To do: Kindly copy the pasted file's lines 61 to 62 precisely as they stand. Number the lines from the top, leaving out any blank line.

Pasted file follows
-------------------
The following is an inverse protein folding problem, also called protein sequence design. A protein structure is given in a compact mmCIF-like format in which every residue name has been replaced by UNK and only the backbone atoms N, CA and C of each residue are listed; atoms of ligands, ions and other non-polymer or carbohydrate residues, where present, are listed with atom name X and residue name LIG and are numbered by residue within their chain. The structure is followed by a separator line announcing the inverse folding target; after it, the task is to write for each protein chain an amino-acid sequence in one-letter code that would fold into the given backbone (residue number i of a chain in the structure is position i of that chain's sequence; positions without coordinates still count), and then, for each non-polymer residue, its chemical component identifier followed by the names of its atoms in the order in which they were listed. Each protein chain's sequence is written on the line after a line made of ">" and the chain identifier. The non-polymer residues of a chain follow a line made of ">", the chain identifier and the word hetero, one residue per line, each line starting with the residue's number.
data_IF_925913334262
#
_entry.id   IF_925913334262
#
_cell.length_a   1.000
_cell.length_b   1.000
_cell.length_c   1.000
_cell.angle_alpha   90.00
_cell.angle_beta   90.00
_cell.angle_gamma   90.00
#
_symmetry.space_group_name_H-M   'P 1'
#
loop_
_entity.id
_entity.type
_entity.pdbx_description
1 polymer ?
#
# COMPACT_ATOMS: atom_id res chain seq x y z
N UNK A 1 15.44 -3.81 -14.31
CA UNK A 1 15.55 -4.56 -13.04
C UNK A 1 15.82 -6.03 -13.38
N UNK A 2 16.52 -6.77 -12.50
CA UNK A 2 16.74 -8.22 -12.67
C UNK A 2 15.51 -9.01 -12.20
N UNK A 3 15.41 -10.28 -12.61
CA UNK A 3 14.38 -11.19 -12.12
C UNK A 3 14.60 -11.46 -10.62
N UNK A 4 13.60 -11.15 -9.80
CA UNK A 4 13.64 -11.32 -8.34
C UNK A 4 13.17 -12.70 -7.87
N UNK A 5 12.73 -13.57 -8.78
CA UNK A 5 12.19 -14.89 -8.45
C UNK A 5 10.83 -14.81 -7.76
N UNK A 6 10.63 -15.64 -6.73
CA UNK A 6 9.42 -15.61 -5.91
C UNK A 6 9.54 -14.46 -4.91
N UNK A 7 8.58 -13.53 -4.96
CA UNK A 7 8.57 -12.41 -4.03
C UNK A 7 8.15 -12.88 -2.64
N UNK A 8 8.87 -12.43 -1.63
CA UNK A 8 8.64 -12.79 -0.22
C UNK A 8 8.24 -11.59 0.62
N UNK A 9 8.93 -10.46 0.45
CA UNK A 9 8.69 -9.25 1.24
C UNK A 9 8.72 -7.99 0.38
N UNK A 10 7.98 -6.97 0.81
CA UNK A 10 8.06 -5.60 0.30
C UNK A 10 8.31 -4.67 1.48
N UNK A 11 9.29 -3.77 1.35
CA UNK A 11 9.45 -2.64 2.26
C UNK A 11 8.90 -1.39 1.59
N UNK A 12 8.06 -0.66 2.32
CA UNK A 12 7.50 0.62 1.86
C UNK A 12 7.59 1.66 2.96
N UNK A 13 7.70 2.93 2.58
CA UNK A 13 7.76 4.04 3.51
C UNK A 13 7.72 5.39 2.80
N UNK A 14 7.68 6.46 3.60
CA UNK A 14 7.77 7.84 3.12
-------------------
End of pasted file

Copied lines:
N UNK A 14 7.68 6.46 3.60
CA UNK A 14 7.77 7.84 3.12